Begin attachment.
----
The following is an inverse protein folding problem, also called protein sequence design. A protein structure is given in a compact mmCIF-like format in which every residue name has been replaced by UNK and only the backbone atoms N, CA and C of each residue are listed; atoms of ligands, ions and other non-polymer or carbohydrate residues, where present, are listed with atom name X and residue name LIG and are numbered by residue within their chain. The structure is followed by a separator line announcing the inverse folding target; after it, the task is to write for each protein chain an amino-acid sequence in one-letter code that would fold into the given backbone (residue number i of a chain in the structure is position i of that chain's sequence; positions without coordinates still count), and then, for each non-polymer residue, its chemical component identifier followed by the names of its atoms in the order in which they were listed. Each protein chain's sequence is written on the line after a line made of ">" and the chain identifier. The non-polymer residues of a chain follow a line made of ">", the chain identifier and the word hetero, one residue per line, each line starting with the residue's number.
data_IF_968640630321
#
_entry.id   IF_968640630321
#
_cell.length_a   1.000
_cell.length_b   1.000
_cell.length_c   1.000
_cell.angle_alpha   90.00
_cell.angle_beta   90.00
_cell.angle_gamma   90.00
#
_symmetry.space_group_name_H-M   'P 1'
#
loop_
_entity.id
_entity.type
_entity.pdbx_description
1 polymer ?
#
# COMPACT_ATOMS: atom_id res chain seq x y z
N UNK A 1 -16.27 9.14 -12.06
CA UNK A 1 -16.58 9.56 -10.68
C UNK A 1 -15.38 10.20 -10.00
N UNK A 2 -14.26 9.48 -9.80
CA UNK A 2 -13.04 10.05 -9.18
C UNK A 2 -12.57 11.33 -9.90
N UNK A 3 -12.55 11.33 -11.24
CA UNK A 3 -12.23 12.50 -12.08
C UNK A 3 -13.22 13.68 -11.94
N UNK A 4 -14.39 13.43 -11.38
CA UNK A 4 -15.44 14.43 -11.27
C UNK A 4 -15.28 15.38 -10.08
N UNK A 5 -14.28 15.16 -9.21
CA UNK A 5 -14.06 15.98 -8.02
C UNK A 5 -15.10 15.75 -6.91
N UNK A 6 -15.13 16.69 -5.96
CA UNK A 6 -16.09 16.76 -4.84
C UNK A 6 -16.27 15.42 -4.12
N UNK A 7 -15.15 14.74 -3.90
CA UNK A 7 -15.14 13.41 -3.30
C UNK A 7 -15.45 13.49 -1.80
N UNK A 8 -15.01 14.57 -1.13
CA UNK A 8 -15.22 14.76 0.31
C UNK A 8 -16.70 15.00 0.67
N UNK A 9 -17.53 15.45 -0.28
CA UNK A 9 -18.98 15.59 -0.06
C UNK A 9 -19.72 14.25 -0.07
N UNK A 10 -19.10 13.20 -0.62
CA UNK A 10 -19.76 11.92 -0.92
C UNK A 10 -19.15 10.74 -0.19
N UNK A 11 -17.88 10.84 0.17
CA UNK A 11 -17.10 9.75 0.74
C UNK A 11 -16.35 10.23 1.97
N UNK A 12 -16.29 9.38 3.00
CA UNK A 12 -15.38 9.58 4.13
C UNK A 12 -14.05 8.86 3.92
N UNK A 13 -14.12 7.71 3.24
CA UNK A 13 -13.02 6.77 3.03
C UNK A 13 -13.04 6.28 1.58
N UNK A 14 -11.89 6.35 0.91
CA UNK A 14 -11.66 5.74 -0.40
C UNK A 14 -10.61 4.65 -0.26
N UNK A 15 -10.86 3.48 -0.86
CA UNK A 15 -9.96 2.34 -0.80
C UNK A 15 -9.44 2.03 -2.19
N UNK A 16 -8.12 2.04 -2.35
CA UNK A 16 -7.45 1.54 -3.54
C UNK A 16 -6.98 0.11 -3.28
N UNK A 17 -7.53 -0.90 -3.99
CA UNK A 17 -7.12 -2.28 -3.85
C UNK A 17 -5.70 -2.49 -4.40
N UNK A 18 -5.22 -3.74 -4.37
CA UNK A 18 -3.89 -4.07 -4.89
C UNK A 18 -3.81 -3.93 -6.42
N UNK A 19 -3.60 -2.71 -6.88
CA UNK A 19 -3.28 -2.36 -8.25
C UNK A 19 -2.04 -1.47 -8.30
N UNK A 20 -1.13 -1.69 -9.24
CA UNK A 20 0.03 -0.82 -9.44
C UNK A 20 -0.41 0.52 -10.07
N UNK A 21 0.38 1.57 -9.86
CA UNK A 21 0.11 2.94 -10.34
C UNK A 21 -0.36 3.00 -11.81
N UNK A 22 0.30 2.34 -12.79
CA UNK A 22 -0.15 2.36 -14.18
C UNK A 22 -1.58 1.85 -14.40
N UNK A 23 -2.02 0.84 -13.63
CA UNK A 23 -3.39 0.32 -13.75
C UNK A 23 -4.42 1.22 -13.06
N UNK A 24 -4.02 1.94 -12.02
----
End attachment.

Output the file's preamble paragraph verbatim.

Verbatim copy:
The following is an inverse protein folding problem, also called protein sequence design. A protein structure is given in a compact mmCIF-like format in which every residue name has been replaced by UNK and only the backbone atoms N, CA and C of each residue are listed; atoms of ligands, ions and other non-polymer or carbohydrate residues, where present, are listed with atom name X and residue name LIG and are numbered by residue within their chain. The structure is followed by a separator line announcing the inverse folding target; after it, the task is to write for each protein chain an amino-acid sequence in one-letter code that would fold into the given backbone (residue number i of a chain in the structure is position i of that chain's sequence; positions without coordinates still count), and then, for each non-polymer residue, its chemical component identifier followed by the names of its atoms in the order in which they were listed. Each protein chain's sequence is written on the line after a line made of ">" and the chain identifier. The non-polymer residues of a chain follow a line made of ">", the chain identifier and the word hetero, one residue per line, each line starting with the residue's number.